Study Finds Common Infertility Treatments Are Unlikely To Improve Fertility
By John-Henry Westen
LONDON, August 7, 2008 (LifeSiteNews.com) - Long established medical interventions to help couples with infertility problems do not seem to improve fertility, according to a study published in the upcoming edition of the British Medical Journal, which can be found on its online service beginning yesterday. Current medical practice and guidelines should be reviewed in the light of this evidence, say the authors.
One in seven couples in the UK experience infertility. Unexplained infertility affects a quarter of these couples and common interventions to help them have been used for many years in line with fertility guidelines issued by the National Institute for Health and Clinical Excellence (NICE).
A team of researchers led by the University of Aberdeen compared the effectiveness of two specific interventions with expectant management (no treatment).
They recruited 580 women who had experienced unexplained infertility for more than two years from four teaching hospitals and a district general hospital in Scotland. The women were randomised into three groups - one group of women were encouraged to try naturally for a pregnancy and had no medical interventions; one took oral clomifene citrate (CC) which is believed to correct subtle ovulatory dysfunction; and the other had unstimulated intra-uterine insemination (IUI) of sperm. Overall, 101 women became pregnant and had a live birth during the course of the study.
The researchers found that women who had no interventions had a live birth rate of 17%, the group taking oral CC had a birth rate of 14%, and the group having unstimulated IUI had a birth rate of 23%. The researchers pointed out that to have a statistically meaningful and significant improvement in the live birth rate, the difference in live births between unstimulated IUI and no intervention would have to be much higher than the 6% reported in this trial.
Side effects for women, including abdominal pain, bloating, hot flushes, nausea and headaches were highest in women taking oral CC, affecting 100% of women.
Interestingly, women on active treatments (CC and IUI) were reassured by the process of treatment while women who had no interventions were less satisfied, despite it being equally effective.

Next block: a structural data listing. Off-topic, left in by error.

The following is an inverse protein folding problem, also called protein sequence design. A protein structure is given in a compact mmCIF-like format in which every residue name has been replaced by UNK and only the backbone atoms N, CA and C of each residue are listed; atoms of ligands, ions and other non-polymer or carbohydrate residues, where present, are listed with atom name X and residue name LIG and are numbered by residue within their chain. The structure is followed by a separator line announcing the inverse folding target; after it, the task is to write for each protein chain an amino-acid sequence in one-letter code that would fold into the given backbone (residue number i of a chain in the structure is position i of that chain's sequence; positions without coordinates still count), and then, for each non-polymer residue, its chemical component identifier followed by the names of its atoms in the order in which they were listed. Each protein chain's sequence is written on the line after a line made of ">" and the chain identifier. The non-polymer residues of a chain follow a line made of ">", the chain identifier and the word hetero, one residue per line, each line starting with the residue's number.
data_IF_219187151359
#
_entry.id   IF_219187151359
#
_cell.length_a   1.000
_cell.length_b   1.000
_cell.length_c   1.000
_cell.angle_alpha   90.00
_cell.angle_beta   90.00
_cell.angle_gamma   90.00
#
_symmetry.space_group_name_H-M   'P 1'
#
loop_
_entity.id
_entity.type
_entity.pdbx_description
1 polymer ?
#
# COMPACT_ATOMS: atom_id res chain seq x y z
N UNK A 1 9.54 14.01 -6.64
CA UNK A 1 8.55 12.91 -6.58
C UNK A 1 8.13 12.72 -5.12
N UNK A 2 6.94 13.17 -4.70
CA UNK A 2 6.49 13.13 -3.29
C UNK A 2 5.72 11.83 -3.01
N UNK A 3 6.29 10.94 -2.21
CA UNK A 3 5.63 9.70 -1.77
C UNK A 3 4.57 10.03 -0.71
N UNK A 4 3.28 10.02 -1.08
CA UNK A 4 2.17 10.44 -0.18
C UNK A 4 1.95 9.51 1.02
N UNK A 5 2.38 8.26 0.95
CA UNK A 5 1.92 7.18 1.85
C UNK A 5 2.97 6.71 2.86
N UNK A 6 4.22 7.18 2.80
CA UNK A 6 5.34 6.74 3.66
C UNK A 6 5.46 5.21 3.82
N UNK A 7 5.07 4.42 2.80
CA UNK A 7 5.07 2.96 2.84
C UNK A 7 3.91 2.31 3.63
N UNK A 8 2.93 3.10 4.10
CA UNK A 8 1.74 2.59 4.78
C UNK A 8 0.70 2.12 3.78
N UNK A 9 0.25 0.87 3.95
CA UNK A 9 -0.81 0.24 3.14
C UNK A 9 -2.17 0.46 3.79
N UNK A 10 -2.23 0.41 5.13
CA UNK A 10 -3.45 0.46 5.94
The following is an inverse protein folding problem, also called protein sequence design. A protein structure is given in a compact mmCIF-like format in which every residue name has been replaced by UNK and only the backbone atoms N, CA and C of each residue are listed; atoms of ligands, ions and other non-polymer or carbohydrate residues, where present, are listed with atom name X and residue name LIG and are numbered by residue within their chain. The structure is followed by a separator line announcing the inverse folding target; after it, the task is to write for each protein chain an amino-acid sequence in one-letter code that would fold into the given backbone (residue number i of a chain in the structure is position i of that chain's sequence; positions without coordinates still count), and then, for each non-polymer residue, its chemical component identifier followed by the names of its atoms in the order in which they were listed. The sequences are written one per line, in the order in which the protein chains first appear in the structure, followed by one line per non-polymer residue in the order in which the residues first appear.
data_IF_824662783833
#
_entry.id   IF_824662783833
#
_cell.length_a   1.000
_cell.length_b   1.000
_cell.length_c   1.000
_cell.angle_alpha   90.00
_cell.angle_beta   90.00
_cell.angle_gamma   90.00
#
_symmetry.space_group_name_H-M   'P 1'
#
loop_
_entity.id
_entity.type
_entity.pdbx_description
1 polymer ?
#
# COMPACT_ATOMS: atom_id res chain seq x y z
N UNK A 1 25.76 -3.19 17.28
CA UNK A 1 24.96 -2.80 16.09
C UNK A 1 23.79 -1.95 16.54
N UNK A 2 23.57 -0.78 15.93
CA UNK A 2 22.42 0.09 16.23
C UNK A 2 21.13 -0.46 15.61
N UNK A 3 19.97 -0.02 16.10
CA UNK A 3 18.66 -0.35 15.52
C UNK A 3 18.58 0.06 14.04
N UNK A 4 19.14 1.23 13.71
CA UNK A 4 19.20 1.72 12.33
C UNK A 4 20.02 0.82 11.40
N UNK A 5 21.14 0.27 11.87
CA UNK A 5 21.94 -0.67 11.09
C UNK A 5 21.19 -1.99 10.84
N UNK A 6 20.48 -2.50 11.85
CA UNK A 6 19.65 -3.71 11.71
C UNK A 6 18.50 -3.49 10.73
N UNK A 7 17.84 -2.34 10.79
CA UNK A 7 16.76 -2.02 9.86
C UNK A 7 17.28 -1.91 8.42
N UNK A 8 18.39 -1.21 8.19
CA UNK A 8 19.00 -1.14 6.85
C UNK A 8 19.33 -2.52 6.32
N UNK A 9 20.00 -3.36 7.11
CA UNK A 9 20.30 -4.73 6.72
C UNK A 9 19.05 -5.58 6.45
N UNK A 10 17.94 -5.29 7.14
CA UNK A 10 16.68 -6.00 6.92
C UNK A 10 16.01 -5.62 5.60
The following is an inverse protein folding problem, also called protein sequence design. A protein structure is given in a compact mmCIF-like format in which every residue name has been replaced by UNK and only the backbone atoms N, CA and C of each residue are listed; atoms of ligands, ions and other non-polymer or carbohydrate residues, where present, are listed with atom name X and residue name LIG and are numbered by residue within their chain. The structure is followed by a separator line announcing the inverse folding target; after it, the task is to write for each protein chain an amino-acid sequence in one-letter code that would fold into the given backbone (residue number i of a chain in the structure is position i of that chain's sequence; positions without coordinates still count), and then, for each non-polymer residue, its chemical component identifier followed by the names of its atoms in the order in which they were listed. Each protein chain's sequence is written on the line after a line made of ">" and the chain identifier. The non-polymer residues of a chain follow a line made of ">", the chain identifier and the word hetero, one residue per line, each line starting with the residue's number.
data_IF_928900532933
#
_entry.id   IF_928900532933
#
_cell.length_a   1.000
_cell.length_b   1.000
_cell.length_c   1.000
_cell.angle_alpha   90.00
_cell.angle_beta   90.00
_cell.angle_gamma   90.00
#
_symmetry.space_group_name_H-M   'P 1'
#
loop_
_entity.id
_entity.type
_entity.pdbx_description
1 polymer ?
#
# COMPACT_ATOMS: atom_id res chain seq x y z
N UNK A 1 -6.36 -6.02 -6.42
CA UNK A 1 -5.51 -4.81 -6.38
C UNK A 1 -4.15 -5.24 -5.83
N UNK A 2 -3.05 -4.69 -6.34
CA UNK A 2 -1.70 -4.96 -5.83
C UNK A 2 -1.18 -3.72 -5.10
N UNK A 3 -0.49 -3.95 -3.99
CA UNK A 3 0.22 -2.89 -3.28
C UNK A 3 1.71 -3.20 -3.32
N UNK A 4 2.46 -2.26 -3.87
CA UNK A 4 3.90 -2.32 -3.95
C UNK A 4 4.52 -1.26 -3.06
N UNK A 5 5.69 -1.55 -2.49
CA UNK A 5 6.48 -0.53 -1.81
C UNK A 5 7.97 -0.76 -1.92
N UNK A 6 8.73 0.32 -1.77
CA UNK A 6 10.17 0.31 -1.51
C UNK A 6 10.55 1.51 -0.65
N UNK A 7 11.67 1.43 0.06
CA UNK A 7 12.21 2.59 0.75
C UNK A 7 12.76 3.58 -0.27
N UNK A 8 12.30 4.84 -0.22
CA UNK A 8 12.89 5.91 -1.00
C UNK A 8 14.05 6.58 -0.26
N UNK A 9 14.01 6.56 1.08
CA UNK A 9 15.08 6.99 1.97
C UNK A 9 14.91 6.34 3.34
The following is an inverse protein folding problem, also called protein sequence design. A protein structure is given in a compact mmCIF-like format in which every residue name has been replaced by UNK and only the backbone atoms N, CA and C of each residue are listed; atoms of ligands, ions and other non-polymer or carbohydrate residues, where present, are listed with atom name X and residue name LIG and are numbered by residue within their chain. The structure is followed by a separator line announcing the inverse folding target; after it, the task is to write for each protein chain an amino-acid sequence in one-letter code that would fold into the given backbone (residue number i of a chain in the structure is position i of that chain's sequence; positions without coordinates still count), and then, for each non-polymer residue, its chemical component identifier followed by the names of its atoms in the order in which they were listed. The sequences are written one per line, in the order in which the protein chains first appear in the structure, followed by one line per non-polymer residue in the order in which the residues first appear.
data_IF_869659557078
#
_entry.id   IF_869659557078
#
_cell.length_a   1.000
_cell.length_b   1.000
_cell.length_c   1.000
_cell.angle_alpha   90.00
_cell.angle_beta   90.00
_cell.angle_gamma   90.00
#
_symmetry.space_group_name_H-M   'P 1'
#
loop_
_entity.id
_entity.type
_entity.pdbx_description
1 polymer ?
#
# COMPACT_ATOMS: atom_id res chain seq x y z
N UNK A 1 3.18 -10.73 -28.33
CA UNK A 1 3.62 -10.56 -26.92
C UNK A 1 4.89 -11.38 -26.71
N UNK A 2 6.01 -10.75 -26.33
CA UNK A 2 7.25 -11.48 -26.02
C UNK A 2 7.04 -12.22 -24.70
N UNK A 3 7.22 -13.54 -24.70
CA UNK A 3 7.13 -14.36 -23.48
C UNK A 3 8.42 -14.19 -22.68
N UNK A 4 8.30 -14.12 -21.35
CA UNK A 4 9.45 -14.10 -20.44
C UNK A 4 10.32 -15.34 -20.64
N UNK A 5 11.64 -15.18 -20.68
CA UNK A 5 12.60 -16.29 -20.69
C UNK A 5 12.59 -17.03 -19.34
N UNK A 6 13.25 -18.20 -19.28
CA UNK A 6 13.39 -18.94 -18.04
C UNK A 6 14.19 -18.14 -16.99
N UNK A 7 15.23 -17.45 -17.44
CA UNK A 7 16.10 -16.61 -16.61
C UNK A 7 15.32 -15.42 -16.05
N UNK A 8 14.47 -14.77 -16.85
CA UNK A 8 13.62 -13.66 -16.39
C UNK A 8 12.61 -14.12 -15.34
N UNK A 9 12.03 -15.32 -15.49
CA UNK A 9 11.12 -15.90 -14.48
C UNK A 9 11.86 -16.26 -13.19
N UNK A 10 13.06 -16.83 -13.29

The researchers conclude: "These interventions, which have been in use for many years, are unlikely to be more effective than no treatment. These results challenge current practice, as endorsed by a national guideline in the UK."
In light of the news, medical professionals who work to combat infertility with NaProTECHNOLOGY (long-known as Natural Family Planning) may have an opportunity to showcase the method’s stellar success. When used to treat infertility alone, NaProTechnology has a success rate of 76% in assisting couples to achieve pregnancy - remarkably superior to the 10-15% success rate of in vitro fertilization, and without the enormous financial cost and adverse emotional and other psychological effects of in vitro fertilization.
NPT was developed from thirty years of scientific research in the study of the normal and abnormal states of the menstrual and fertility cycles by Dr. Thomas W. Hilgers, director of the Pope Paul VI Institute for the Study of Human Reproduction and the National Center for Women’s Health in Omaha, Nebraska. Dr. Hilgers is currently a senior medical consultant in obstetrics, gynecology, and reproductive medicine and surgery at the Pope Paul VI Institute and a clinical professor in the Department of Obstetrics and Gynecology at Creighton University School of Medicine.
According to Dr. John B. Shea, medical consultant for LifeSiteNews.com, NPT has not been accepted by the majority of the medical profession because "in reference to female infertility, NPT competes against a well financed option, in vitro fertilization [IVF], that is already deeply entrenched in the marketplace and in political circles."